Asked today about a Republican plan to bring up a "clean" debt limit bill -- a bill that will surely fail in the House -- Harry Reid pointed to yet another example of the opposition's recklessness.
"My personal feeling is that I think I sends a terrible message to the international community," he said. "They're bringing up something that they know is going to fail. How does that help what we're trying to do?"
McConnell got the same question, and scoffed at it.
"Gosh, I don't agree with that," he said. "I think it's important for the markets and everyone else to understand that Congress doesn't intend to raise the debt limit without doing something about spending." Moreover: "It'll be interesting to see how many of the members of the House, of either party, think it's a good idea to raise the debt ceiling without any reductions in spending at all."
McConnell gets the better of the argument. The owners of sovereign debt who are making these decisions are not idiots; they're able to tell the difference between stunt votes and meaningful votes. If the markets expect a vote that will solve the debt ceiling impasse, and that vote fails, then there's chaos -- think of the first failure of TARP. But a vote on the debt limit that no one expects to pass will be interpreted as... a meaningless vote.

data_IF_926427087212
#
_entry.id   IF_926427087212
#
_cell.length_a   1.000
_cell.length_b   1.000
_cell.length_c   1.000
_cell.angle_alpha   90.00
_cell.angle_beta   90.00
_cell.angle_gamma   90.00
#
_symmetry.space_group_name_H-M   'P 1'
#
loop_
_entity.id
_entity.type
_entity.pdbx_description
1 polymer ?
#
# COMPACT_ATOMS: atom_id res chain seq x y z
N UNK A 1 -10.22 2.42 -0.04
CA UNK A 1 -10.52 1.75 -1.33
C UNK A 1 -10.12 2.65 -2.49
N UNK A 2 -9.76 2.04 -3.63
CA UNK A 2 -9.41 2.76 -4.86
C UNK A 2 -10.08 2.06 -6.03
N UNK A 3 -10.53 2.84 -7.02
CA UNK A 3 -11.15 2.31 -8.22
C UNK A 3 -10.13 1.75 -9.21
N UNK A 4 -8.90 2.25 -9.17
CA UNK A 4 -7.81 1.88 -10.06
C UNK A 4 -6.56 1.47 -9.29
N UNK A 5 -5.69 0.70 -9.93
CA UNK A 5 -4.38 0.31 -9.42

TODAY IN SLATE
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John Dickerson on Ben Bradlee’s fascinating relationship with John F. Kennedy.
My Father Invented Social Networking at a Girls’ Reform School in the 1930s
Renée Zellweger’s New Face Is Too Real
Sleater-Kinney Was Once America’s Best Rock Band
Can it be again?
The All The President’s Men Scene That Captured Ben Bradlee
Is It Better to Be a Hero Like Batman?
Or an altruist like Bruce Wayne?
Driving in Circles
The autonomous Google car may never actually happen.